Checking Accounts For Your Relationship

Checking Accounts For Your Relationship

Mine, yours, and ours – no, it’s not quite Valentine’s Day yet! I’m referring to the checking accounts that you may have set up between you and your significant other.

  • Your account

  • Significant other’s account 

  • Joint account

If you are in a relationship you may be considering if having a joint account is the way to go. Here, I will provide some information on how you can structure your accounts. This may help you in deciding whether “sharing an account” is the right thing to do for your relationship.

Let’s get started!

Checking Accounts For Your Relationship

Joint Checking Account Structures

Couples may choose to utilize joint checking because their goal is to contribute to the household through a central account used by both parties. Let’s take a look at how the movement of money occurs.

There are two different ways to structure the movement of money. 

1.  Money is transferred from each person’s account to a joint account to be used for monthly expenses.

Checking Accounts For Your Relationship

2.  Money is transferred from the joint account to each person’s individual accounts. The balance left in the joint account is used to pay the monthly expenses.

Checking Accounts For Your Relationship

Checking Account Flow Examples

For the first scenario, each person withdraws a certain amount from their individual account and transfers it to the joint account in order to pay the bills each month. The amount that each person transfers to the joint account can vary based on the amount of income that is earned for the month.

Here’s an example. If Sally makes $6,000/month and Billy, her partner makes $5,000/month, the percentages would be 55% and 45%, respectively. These percentages can then be applied to the total bill amounts. The transfers would then be made to the joint account accordingly. There are many variations to this type of plan, but the execution is the same.

Below is a visual of the types of accounts that both Sally and Billy are utilizing.  For simplicity, let’s assume that the bills for the month are equal to $5,550.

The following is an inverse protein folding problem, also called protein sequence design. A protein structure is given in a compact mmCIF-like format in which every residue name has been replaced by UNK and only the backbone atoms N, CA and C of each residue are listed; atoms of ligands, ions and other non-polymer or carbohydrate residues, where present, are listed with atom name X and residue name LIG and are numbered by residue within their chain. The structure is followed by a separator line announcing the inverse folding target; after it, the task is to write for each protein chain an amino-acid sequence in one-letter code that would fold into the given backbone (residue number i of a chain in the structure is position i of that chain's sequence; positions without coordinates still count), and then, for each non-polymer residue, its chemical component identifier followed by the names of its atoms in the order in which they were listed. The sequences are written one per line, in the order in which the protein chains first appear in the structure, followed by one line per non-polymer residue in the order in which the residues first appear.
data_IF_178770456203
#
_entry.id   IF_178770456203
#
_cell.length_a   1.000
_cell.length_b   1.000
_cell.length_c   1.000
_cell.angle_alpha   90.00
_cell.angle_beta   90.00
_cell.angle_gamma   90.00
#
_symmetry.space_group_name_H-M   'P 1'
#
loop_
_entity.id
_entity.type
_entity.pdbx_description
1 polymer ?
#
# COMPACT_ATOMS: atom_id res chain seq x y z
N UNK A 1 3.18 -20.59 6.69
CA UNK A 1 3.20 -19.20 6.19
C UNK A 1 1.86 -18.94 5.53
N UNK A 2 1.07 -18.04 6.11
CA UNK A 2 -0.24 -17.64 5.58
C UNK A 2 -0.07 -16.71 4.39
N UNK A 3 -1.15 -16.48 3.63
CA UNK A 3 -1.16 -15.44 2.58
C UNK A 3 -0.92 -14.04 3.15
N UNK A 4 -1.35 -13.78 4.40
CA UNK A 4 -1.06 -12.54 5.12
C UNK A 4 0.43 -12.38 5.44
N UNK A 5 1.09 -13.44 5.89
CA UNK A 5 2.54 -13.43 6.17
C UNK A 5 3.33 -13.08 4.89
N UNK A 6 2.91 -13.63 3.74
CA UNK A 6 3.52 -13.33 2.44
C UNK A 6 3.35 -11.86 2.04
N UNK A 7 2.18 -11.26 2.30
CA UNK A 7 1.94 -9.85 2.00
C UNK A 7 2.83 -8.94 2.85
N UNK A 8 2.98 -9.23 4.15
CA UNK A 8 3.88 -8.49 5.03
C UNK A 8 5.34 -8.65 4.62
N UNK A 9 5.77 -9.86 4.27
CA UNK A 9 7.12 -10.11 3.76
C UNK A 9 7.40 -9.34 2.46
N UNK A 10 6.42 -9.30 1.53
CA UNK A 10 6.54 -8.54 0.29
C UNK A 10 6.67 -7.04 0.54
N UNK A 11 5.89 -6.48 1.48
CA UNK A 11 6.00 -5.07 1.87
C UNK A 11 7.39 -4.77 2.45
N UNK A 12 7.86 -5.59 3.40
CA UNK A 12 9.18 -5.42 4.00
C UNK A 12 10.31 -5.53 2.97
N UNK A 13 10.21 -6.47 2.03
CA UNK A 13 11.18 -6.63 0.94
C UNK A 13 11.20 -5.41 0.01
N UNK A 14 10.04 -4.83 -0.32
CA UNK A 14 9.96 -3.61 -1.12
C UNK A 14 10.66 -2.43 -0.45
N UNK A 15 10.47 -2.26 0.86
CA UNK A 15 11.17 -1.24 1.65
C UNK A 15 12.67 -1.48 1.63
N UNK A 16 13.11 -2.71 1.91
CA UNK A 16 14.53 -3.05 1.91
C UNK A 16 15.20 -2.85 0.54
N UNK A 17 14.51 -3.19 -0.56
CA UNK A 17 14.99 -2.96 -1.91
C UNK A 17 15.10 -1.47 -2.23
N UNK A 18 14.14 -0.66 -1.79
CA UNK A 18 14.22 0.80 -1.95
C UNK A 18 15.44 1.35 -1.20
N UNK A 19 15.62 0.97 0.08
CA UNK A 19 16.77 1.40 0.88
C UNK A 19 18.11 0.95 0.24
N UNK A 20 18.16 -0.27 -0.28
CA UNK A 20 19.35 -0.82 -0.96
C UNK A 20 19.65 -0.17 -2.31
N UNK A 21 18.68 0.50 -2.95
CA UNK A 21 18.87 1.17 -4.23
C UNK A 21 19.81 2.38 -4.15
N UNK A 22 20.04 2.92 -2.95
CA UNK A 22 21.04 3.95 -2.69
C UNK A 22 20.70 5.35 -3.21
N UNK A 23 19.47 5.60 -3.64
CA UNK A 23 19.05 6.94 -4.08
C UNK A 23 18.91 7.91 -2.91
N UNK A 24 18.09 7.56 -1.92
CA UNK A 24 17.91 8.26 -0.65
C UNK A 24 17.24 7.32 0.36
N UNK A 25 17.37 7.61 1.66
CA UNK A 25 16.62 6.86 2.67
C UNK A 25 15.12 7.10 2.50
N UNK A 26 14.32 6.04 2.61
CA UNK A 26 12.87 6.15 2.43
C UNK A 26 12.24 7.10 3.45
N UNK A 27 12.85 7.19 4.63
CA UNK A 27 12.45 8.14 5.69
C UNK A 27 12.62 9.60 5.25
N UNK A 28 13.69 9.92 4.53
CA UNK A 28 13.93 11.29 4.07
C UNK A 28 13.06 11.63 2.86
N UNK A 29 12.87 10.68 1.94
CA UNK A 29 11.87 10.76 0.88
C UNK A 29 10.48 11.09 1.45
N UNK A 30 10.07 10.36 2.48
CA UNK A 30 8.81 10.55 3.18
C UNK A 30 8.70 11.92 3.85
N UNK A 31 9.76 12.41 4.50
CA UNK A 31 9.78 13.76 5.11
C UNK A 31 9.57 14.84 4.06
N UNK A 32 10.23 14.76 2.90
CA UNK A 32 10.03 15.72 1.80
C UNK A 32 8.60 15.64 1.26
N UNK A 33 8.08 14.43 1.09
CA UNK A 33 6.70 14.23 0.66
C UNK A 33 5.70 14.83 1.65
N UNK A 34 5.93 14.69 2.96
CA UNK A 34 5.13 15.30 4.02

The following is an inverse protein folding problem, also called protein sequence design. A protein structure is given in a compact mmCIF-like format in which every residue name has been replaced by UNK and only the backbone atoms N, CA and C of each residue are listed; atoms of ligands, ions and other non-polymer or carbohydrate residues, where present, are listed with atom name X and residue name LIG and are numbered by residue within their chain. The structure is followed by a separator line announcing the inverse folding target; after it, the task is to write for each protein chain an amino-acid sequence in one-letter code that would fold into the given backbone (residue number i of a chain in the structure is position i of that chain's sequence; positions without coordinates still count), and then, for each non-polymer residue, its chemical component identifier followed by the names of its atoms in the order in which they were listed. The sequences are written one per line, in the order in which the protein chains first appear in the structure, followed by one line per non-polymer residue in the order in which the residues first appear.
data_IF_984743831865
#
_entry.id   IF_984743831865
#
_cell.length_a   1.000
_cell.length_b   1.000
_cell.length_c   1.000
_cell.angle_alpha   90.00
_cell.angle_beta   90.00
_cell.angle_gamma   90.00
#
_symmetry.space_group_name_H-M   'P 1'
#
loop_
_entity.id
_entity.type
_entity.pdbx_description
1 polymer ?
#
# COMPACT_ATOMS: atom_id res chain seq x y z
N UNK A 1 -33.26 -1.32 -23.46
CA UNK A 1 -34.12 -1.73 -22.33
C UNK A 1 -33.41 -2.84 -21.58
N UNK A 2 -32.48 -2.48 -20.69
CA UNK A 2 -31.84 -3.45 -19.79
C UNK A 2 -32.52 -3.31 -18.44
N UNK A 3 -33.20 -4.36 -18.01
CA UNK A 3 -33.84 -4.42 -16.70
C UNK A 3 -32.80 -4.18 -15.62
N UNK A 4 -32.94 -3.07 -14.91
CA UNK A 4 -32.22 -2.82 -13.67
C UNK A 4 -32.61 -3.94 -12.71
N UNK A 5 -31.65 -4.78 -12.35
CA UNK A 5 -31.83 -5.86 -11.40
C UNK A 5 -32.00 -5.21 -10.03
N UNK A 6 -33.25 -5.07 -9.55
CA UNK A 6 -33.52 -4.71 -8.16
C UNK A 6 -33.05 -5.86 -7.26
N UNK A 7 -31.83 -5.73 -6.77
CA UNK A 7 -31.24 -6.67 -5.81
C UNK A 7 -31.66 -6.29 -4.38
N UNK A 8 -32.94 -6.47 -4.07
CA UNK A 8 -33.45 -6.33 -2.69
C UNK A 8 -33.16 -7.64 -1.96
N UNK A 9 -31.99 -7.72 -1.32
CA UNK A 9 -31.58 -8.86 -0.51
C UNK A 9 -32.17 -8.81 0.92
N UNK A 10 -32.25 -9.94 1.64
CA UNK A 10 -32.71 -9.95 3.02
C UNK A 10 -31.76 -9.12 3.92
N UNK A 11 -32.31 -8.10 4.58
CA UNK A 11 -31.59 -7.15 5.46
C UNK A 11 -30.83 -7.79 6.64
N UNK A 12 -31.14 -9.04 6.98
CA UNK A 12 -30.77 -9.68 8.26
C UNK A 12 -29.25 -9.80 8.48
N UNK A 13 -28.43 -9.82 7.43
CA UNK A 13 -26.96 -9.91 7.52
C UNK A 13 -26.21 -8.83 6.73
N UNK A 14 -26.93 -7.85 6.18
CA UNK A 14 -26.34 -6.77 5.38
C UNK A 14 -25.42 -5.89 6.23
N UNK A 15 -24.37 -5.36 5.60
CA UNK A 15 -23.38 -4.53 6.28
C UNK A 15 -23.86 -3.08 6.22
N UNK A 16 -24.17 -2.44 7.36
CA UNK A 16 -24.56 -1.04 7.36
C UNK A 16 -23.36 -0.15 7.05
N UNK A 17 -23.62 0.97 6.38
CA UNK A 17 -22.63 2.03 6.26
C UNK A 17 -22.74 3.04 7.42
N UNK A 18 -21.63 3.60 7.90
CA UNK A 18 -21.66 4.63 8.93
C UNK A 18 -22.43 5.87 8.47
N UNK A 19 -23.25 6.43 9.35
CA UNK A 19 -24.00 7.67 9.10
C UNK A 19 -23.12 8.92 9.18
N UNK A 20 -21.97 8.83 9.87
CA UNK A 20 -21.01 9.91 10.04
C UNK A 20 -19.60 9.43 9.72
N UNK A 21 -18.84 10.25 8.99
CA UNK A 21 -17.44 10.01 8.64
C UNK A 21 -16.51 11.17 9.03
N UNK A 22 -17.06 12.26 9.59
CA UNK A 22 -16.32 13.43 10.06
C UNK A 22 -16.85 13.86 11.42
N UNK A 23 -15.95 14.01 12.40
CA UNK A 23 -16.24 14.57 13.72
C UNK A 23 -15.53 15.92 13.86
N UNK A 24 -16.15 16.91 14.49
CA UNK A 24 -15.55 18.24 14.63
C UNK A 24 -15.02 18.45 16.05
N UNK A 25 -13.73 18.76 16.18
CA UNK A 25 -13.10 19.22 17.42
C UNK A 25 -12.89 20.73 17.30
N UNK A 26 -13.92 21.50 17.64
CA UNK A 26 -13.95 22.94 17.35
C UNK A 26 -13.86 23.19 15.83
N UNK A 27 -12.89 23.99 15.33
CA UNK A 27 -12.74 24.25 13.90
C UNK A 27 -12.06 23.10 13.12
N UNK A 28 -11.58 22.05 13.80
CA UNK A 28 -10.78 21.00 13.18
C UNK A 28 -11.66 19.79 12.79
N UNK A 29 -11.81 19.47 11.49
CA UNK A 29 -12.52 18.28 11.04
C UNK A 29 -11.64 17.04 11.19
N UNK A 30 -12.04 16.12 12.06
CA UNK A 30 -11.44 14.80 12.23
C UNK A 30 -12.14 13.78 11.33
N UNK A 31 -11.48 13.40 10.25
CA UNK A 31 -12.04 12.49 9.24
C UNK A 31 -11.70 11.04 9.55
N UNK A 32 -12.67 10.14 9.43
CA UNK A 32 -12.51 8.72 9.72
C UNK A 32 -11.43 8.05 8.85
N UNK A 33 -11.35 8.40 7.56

Checking Accounts For Your Relationship
Account set-up for Sally and Billy

For my purposes, although there are three accounts, it works in reverse. In my household, I use the joint account to hold all incoming deposits and all payments are deducted from that account. Any money that is allocated between me and my husband is then deducted from the joint account.

Here’s a visual of what I explained. Please note that these are not actual figures.

Checking Accounts For Your Relationship
Account set-up for Mr. FTD and me

A Joint Account Works For My Household

Why do I structure my accounts like this? One of my household’s main goals with managing money is to accumulate funds in various investing accounts in order to diversify our holdings. 

Each month, every dollar has a purpose. Therefore, having all the funds in a joint account simplifies the process of transferring those funds into either a savings or brokerage account for short-term or long-term investing. This way there is no room to use the money for unnecessary purchases.

My husband and I opened a joint account very early on in our relationship. It has always worked for us, but I can imagine why it would not work for everyone. The next points I make will give you a few ideas to ponder and ultimately make the decision that is right for the relationship stage you are in.

Will A Joint Account Work For YOU?

stack of money

Generally, if there is a joint checking account in place, there is more transparency in the relationship. In this case, both people would be on the account and have the password. 

Each person would be able to log into the account and view the transactions if they choose. Here are a few reasons how joint accounts would be a viable option in your relationship.

  1. A committed relationship + trust between partners: If you both have similar money values and are working towards the same goals. Also, trusting your partner and being on the same page is a must. 
  2. One person is the breadwinner: If one person is making all the money, the non-working person should also be included on the account.
  3. All incoming funds are already accounted for: When the money is budgeted and each person knows how much can be spent, having a main account will not change the dynamic since there are already money “structures” in place.

Checking Accounts For Your Relationship

In Review

Overall, I left you with some aspects to consider and a breakdown of how joint accounts can be utilized. Now, you can readily determine if the structure is right for your relationship.

Currently, I have my accounts through a local bank, but if I were to open up an online account, I would use Capital One 360 Checking*. They do provide “linked accounts” so you would be able to use it in conjunction with your current checking account set-up. That being said, there are a variety of joint account options both online or in your local area that you can use!

Follow me @fulltimedollars on social media and sign up below for updates via email. Talk to you soon!

Get The Free Quiz!

Screen_shot_2017-11-14_at_1.29.46_pm

Subscribe for the comprehensive spending level quiz + future freebies related to planning, budgeting, saving and much more. Plus, receive FTD content straight to your inbox!

No spam. I promise. Unsubscribe at any time. Powered by ConvertKit


Readers, what approach are you currently utilizing? Is it working for you?


Original photo credit:  Pixabay

*I have no affiliation with Capital One 360 Checking at the date of this edit – 10/14/2017

SaveSave

SaveSave

Leave a Reply